habeas corpus

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habeas corpus

(hā`bēəs kôr`pəs) [Lat.,=you should have the body], writwrit,
in law, written order issued in the name of the sovereign or the state in connection with a judicial or an administrative proceeding. Usually the writ requires the person to whom the command is issued to report at a fixed time (the return day) with proof of compliance or a
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 directed by a judge to some person who is detaining another, commanding him to bring the body of the person in his custody at a specified time to a specified place for a specified purpose. The writ's sole function is to release an individual from unlawful imprisonment; through this use it has come to be regarded as the great writ of liberty. The writ tests only whether a prisoner has been accorded due process, not whether he is guilty. The most common present-day usage of the writ is to appealappeal,
in law, hearing by a superior court to consider correcting or reversing the judgment of an inferior court, because of errors allegedly committed by the inferior court.
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 state criminal convictions to the federal courts when the petitioner believes his constitutional rights were violated by state procedure. An individual incarcerated in a state prison is expected to exhaust all possible routes available before applying to a federal judge for habeas corpus.

The term is mentioned as early as the 14th cent. in England, and was formalized in the Habeas Corpus Act of 1679. The privilege of the use of this writ as a safeguard against illegal imprisonment was highly regarded by the British colonists in America, and wrongful refusals to issue the writ were one of the grievances before the American Revolution. As a result, the Constitution of the United States provides that "The Privilege of the Writ of Habeas Corpus shall not be suspended, unless when in Cases of Rebellion or Invasion the public Safety may require it" (Article 1, Section 9). President Lincoln suspended habeas corpus in 1861 at the beginning of the Civil War, and his decision was upheld by Congress—despite protests by Chief Justice Roger Taney that such suspension was not within the powers of the president. The Supreme Court's liberal decisions in the 1950s and 1960s in the area of prisoners' rights encouraged many incarcerated persons to file writs challenging their convictions, but the Court under William Rehnquist limited multiple habeas corpus filings, particularly from prisoners on death row.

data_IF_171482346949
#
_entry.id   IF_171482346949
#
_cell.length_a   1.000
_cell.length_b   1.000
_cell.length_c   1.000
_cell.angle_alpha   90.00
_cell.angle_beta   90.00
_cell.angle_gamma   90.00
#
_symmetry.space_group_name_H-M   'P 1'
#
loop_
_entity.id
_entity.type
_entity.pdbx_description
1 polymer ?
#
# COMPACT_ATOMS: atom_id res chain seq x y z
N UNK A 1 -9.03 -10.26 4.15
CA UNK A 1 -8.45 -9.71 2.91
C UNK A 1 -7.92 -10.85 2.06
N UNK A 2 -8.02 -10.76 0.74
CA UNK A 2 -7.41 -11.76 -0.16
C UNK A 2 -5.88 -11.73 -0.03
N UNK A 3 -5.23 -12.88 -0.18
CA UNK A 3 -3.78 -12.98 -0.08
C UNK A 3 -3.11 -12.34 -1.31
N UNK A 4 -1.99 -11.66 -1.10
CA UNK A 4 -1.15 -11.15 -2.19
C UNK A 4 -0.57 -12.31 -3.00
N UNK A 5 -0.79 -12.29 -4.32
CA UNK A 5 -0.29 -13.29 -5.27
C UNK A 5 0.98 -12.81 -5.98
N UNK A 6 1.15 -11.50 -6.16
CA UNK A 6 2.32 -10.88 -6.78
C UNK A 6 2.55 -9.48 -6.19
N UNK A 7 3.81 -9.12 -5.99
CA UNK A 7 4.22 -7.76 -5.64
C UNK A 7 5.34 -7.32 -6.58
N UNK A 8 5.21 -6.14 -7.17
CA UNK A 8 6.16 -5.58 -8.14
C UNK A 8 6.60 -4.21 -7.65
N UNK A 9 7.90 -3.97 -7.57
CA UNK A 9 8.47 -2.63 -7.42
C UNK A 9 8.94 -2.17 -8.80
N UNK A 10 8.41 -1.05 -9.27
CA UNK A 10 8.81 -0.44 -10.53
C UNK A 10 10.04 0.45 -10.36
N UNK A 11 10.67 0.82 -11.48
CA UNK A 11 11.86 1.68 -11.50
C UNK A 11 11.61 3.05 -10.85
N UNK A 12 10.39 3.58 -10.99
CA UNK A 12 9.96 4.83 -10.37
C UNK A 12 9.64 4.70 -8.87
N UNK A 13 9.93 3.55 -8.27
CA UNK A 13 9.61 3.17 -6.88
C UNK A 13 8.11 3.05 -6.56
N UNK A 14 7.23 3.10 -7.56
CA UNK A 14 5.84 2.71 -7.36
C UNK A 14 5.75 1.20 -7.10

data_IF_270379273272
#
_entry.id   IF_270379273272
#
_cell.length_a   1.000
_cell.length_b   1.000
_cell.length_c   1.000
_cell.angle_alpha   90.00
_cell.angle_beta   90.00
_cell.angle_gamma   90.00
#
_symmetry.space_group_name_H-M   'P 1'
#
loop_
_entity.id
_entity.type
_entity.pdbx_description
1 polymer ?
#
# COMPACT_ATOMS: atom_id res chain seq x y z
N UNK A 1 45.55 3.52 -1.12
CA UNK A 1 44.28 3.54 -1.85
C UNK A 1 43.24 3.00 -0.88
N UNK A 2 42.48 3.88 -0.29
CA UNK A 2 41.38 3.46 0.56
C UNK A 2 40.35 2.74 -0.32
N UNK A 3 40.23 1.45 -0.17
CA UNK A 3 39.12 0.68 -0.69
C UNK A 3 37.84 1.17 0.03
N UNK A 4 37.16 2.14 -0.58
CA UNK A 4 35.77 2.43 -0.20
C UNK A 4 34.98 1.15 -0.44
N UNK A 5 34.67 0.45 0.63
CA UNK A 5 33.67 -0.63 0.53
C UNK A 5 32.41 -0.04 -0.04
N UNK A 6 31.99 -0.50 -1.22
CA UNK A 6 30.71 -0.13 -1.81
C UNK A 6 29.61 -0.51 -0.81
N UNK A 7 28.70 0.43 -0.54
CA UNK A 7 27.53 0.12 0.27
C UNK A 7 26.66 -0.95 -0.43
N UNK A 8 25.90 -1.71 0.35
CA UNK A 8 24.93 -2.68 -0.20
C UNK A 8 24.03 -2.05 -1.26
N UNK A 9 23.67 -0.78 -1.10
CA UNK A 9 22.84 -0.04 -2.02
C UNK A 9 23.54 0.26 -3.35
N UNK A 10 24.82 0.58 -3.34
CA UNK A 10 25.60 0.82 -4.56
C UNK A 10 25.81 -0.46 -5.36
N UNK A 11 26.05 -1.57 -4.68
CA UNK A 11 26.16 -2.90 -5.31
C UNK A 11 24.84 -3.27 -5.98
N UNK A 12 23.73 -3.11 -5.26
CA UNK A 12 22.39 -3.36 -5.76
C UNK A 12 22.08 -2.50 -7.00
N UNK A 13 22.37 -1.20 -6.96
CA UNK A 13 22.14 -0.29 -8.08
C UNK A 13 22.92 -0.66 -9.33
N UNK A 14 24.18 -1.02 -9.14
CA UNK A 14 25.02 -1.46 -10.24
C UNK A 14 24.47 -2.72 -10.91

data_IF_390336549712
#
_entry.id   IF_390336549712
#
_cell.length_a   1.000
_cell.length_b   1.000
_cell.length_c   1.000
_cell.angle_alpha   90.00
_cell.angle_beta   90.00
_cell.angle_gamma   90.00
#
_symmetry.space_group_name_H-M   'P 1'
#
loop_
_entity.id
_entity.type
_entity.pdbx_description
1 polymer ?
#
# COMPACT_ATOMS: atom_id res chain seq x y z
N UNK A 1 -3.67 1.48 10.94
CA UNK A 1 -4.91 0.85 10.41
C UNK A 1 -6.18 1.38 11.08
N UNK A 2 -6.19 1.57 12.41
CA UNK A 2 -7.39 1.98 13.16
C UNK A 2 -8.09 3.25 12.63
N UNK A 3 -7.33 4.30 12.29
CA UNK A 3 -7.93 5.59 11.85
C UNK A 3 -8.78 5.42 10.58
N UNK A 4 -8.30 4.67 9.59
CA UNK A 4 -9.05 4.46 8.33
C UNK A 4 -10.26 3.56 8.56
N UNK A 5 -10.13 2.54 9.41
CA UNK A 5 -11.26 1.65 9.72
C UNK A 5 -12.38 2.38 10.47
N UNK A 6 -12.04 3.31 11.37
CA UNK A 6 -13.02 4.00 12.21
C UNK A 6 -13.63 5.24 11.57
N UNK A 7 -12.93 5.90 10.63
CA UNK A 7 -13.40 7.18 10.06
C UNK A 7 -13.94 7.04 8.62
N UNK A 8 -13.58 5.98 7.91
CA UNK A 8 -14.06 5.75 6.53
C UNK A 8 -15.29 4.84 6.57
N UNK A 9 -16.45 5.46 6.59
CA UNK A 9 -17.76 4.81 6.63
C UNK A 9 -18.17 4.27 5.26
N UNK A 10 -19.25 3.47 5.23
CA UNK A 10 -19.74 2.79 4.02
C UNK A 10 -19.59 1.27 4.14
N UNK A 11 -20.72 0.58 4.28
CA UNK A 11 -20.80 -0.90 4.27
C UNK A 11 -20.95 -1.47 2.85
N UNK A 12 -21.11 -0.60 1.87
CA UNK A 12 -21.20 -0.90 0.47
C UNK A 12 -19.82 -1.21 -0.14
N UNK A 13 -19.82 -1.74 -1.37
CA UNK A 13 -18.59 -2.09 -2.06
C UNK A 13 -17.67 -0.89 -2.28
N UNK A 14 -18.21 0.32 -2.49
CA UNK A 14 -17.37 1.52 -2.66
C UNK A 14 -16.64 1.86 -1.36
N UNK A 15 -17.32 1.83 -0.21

Bibliography

See P. D. Halliday, Habeas Corpus: From England to Empire (2010); J. J. Wert, Habeas Corpus in America (2011).

habeas corpus

Law a writ ordering a person to be brought before a court or judge, esp so that the court may ascertain whether his detention is lawful
References in periodicals archive ?
669, 675-76 (2008); see also Jude Obasi Nkama, The Great Writ Encumbered by Great Limitations: Is the Third Circuit's Notice Requirement for Habeas Relief A Structural Bias Against "Persons in Custody?
Halliday, supra note 2, at 2 ("[T]he writ's history has traditionally been approached as something grander, told as the tale of liberty: 'the Great Writ of Liberty,' as we have called it for three hundred years.
Wainwright's special status within the pantheon of criminal procedure rights and second, the historical and modern role of the Great Writ, both with respect to Gideon, as well as other claims of constitutional error.
It is probably the most accessible overview of the contours of the Great Writ that I have read.
This origin explains why so much controversy erupted in regard to whether the Great Writ was, indeed, as Edward Jenks famously said, "originally intended not to get people out of prison, but to put them in it" (1902, 65, emphasis in original).
the Great Writ as "a second magna carta, a stable bulwark of our
These invocations of the great writ demonstrate its flexibility to effectuate relief in situations where other appellate options are simply unavailable.
2) The Great Writ is based on the fundamental idea that the judiciary should possess the power to control the executive.
Does the history of the Great Writ, the "highest remedy in law, for any man that is imprisoned,"(80) really offer such a limited scope of judicial review?
First called the Great Writ by Chief Justice John Marshall, it challenges government deprivation of physical liberty and life, giving prisoners the right to question the constitutionality of the proceedings that convicted and sentenced them.